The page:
Communicating in medical settings: strategies & challenges for effective cross-cultural interpreting
AffiliationSchool of Languages and Linguistics
Document TypePhD thesis
Access StatusOpen Access
© 2018 Dr. Maria Karidakis
This thesis examines ways in which interpreting practice in healthcare settings can be enhanced in order to better facilitate communication with Aboriginal and Torres Strait Islander patients. This study is based on 17 audio-recordings of semi-structured interviews with interpreters of Aboriginal languages and Aboriginal Liaison Officers (ALOs) in metropolitan, regional and remote sites in Australia. This thesis is built around two major research questions. The first focuses on how interpreters and ALOs talk about how they do their work. The findings illustrate that the interpreters and ALOs use storytelling to talk about their professional practice. A small story and narrative positioning analysis framework is used to analyse these stories. The resultant analysis foregrounds the positions that the interpreters and ALOs adopt as they tell their stories and highlights the Discourses that they invoke to frame their professional identity. The second research question explores the strategies and actions the interpreters and ALOs report they use to resolve potential communication differences that may confound the interpreting process. The findings suggest that provisions need to be made for cultural differences. Interpreters report they have to ‘unpack’ medical terminology pertaining to biomedical concepts such as cancer, fungus infection and diabetes. They explain such terminology and related concepts in tangible terms to ensure patient understanding. Other strategies include talking about sensitive topics such as private body parts, sexually transmitted infection and death and dying using culturally appropriate terms; avoiding certain question-answer routines typical in western communicative interaction and being aware of non-verbal aspects of communication.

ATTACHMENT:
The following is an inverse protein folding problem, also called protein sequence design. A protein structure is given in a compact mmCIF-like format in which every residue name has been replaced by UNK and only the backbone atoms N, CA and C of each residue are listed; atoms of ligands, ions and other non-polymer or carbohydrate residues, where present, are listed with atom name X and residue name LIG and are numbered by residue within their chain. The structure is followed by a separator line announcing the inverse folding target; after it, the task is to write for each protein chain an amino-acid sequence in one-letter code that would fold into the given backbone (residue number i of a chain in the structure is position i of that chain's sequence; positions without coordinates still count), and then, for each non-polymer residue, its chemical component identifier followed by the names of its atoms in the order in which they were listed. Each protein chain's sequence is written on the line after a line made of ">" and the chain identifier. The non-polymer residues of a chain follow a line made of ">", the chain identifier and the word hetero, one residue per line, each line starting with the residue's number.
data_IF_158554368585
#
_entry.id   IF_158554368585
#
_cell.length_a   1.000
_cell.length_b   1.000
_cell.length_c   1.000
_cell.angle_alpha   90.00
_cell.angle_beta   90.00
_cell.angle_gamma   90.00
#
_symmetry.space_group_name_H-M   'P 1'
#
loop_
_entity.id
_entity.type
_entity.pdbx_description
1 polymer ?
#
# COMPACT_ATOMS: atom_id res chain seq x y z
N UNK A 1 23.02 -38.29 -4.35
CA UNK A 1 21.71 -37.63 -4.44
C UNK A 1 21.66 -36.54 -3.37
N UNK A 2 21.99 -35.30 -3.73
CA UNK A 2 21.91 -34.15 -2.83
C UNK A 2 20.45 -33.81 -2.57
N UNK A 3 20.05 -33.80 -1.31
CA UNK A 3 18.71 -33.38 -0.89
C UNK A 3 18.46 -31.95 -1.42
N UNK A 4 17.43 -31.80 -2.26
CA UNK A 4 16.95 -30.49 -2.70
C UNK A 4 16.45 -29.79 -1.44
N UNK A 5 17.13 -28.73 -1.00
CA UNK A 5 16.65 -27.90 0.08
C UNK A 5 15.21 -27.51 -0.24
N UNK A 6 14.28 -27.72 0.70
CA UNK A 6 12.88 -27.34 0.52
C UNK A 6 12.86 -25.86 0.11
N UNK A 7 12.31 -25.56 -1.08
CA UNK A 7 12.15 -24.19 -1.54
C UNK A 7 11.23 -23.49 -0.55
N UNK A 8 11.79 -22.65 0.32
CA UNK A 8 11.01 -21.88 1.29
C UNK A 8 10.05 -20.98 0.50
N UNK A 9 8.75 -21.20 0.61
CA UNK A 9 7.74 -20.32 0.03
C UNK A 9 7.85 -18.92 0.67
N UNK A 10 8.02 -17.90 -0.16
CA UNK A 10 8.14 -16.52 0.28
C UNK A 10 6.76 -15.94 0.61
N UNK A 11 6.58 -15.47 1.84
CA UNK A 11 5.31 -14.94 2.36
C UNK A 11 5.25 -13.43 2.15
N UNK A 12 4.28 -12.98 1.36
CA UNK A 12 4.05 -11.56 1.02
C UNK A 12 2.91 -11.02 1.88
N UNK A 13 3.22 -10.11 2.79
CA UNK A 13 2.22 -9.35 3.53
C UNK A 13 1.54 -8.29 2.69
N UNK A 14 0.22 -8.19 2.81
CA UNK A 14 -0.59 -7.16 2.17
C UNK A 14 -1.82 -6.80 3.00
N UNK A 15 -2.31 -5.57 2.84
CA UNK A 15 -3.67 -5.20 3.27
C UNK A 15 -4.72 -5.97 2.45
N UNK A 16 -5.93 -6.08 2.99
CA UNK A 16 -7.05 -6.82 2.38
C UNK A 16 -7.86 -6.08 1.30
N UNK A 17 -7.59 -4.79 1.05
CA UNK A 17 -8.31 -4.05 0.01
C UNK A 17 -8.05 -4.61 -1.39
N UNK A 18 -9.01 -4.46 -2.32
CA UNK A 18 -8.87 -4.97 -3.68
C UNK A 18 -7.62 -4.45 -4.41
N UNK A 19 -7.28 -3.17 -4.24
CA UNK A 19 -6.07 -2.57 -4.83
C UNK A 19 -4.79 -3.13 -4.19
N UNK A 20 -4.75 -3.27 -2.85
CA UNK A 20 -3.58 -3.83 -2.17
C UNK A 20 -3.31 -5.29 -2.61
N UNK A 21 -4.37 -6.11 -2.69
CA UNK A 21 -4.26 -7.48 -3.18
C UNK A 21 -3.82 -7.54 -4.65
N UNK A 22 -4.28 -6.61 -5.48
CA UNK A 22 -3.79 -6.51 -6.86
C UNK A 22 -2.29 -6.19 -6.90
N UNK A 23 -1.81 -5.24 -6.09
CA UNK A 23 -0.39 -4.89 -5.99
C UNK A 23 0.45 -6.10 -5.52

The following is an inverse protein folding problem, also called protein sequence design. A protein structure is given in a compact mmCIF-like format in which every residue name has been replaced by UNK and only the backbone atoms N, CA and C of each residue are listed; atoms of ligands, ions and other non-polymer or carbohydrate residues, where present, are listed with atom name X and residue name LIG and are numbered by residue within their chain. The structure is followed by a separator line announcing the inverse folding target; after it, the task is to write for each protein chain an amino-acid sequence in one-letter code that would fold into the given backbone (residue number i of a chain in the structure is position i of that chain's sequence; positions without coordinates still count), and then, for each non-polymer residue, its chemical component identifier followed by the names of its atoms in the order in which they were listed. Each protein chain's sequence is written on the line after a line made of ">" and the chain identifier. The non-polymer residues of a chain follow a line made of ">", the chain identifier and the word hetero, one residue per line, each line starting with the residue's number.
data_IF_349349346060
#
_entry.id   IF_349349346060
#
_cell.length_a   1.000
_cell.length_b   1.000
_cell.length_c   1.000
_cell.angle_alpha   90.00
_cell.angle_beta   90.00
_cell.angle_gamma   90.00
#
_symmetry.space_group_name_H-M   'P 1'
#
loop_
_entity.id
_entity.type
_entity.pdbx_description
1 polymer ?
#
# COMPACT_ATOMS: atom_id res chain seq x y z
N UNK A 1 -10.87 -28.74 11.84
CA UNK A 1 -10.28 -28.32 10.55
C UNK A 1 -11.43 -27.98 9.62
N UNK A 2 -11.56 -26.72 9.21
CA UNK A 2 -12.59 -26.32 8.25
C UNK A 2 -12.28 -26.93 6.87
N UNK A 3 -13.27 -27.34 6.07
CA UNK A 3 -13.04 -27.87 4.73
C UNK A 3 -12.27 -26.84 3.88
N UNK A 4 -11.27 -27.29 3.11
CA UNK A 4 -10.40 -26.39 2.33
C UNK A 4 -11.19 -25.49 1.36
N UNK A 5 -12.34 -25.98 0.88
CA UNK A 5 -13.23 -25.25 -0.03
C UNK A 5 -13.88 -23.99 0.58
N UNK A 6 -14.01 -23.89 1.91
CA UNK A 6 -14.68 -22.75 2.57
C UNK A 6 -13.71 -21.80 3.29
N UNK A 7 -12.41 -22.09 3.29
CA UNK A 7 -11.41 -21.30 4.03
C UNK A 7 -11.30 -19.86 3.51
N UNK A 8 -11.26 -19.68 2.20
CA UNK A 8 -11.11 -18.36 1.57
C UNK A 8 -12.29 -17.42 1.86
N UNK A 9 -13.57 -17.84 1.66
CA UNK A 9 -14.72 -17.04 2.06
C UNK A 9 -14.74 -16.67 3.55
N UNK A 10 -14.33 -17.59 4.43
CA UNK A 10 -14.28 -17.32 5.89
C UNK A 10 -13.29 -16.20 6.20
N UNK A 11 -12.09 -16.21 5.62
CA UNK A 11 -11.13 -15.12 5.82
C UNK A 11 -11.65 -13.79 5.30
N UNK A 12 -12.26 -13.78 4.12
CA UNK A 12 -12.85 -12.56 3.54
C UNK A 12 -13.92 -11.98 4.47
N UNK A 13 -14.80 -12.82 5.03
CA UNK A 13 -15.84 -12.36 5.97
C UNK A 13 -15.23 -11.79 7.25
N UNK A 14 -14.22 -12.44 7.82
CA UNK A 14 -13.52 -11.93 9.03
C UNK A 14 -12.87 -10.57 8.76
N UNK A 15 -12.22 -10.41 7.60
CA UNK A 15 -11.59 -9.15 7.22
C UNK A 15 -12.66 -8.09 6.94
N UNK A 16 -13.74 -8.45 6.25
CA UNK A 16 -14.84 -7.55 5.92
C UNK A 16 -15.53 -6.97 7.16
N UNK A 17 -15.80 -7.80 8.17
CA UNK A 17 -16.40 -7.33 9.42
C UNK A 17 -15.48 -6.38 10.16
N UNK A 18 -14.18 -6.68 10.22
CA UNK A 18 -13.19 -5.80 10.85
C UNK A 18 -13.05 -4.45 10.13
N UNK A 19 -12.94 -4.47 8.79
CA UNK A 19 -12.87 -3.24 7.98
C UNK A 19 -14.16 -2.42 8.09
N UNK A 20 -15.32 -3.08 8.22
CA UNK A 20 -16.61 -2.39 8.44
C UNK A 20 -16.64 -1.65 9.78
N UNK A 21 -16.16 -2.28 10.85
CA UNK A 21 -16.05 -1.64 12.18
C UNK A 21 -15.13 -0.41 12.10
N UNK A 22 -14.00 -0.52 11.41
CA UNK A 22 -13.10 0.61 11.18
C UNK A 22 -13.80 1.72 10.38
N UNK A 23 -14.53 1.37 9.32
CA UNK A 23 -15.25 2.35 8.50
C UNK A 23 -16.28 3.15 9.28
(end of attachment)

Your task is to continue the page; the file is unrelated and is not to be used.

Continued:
Keywordsmedical interpreting; cross-cultural communication; applied linguistics; sociolinguistics
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